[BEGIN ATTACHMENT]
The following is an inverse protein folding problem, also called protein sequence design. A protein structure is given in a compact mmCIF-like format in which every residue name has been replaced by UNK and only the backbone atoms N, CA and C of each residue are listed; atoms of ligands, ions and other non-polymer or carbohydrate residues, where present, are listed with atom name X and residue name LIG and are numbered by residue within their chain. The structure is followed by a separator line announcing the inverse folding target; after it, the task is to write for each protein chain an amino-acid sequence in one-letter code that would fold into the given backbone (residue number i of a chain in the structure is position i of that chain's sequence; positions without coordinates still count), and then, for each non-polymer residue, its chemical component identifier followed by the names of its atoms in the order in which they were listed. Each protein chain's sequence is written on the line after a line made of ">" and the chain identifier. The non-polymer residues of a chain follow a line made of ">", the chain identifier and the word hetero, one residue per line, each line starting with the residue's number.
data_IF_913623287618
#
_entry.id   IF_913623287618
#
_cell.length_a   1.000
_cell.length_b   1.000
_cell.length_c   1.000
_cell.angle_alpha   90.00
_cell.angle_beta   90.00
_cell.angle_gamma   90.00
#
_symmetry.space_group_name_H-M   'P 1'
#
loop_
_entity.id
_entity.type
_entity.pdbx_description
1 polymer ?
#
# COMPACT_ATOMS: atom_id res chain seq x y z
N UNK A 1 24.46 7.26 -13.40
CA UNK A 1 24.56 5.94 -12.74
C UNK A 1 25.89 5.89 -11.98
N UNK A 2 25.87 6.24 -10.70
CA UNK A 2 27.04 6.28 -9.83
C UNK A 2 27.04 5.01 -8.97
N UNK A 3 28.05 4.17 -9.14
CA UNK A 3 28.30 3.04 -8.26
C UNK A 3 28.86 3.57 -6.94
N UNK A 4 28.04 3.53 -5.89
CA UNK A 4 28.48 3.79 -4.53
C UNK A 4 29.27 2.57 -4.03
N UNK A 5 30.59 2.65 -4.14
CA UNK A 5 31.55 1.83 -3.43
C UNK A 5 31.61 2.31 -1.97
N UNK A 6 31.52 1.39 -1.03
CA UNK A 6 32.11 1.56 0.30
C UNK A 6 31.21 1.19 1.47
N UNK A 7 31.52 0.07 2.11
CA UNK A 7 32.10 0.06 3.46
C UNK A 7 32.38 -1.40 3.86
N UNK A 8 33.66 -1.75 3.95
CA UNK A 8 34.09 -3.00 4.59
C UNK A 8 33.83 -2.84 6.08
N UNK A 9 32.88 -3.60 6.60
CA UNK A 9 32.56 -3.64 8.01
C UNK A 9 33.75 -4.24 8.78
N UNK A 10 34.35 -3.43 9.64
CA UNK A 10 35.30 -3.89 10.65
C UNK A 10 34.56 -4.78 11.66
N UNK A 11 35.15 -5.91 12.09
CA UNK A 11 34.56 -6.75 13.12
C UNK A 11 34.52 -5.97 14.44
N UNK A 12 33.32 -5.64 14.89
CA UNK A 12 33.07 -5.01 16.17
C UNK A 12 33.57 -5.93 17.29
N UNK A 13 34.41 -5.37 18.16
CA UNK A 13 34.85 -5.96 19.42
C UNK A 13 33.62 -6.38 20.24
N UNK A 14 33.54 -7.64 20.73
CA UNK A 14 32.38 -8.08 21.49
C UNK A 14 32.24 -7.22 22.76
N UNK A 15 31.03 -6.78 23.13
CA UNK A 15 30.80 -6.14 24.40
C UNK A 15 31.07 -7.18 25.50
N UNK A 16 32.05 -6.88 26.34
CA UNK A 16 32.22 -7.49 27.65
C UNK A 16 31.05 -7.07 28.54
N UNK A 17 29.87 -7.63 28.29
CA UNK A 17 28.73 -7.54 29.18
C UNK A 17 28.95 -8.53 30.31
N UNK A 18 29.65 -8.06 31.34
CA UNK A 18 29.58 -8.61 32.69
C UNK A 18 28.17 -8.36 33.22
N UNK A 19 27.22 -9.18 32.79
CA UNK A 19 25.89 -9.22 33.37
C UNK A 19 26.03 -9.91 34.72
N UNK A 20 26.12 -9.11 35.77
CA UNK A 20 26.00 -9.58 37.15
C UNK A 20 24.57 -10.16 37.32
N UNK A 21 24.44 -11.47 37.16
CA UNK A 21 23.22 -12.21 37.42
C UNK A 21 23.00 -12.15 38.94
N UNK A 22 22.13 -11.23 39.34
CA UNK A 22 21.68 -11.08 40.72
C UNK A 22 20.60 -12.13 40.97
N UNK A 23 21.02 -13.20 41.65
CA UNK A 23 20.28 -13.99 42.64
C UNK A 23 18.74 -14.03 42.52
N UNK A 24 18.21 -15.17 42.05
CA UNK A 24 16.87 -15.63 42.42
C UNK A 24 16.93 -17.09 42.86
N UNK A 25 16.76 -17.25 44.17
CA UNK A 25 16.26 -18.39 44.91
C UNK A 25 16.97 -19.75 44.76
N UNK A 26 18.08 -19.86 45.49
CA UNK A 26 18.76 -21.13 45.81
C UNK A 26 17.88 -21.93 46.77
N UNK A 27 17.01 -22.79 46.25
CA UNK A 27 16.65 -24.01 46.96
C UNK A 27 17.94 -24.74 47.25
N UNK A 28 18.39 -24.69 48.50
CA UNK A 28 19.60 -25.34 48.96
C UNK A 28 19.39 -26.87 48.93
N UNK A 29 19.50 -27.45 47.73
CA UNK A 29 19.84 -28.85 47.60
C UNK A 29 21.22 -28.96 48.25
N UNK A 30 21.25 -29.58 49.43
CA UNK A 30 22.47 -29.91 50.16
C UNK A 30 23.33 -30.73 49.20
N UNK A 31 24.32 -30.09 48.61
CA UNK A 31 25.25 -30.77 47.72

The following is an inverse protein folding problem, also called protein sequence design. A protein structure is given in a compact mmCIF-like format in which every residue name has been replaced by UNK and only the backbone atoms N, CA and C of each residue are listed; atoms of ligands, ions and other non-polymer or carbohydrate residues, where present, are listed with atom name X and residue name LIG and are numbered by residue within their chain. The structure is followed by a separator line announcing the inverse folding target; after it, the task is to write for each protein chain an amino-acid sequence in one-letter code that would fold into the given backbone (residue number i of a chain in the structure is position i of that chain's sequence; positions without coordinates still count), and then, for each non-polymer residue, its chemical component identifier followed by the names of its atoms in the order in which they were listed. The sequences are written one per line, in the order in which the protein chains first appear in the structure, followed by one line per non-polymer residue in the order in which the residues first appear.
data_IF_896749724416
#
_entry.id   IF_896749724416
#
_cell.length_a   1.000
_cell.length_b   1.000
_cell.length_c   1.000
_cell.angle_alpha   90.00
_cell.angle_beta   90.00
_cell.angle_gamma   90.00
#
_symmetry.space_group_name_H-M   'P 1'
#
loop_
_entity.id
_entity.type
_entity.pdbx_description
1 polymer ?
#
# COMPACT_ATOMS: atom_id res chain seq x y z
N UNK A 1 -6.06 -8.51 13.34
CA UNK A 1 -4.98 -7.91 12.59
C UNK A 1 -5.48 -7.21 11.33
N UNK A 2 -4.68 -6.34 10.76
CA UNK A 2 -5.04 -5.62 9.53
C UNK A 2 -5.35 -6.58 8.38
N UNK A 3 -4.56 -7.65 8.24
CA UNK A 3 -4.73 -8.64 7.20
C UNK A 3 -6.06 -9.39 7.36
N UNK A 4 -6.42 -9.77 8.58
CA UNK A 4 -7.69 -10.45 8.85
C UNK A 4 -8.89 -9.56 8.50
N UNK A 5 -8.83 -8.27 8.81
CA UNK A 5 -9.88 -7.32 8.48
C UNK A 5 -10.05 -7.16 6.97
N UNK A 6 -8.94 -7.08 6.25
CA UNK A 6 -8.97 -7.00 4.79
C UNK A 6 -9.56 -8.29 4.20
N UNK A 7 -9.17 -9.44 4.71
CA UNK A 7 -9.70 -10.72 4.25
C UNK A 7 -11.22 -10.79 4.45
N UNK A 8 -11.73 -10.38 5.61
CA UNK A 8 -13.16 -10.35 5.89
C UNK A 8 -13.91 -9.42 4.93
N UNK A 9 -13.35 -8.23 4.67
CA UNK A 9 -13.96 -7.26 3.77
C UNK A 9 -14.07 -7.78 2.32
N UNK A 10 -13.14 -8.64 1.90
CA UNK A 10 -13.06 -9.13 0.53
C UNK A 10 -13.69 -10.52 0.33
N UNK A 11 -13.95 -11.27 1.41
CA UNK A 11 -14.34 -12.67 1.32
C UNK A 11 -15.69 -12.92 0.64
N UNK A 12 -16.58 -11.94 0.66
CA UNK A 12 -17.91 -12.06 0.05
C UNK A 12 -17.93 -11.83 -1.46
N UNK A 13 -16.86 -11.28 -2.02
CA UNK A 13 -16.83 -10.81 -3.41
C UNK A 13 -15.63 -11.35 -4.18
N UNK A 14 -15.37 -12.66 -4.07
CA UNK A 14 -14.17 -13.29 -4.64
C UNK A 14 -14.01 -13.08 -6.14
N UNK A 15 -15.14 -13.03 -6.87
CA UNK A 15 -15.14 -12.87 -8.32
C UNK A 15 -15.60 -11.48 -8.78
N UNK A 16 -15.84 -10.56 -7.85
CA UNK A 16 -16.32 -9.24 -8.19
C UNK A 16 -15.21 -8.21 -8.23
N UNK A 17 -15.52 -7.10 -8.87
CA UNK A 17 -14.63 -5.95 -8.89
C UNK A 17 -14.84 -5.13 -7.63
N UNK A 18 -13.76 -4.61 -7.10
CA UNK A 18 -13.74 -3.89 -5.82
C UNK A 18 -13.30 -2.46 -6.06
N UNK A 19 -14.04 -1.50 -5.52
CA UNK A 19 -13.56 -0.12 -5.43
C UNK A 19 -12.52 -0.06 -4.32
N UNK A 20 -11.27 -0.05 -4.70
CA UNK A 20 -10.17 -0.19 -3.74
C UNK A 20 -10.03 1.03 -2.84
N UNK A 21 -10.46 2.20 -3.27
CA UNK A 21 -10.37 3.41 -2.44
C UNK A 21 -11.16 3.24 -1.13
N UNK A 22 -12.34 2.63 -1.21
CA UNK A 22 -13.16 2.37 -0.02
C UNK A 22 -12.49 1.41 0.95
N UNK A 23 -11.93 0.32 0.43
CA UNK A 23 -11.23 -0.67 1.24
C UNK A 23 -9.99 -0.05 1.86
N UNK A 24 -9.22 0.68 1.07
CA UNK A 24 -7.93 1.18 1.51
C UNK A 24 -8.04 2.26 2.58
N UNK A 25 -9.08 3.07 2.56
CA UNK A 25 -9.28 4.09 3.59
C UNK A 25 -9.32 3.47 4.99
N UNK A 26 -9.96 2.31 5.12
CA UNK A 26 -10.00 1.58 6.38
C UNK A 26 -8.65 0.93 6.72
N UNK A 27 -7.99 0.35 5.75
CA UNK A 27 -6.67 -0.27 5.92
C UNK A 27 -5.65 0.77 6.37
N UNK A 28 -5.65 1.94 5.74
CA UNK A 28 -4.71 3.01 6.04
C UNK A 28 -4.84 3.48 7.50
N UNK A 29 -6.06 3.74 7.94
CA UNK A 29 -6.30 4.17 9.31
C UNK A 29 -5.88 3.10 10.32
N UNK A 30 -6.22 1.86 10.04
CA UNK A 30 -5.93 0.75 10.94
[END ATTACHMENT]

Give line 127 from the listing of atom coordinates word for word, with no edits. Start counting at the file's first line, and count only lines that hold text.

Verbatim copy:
#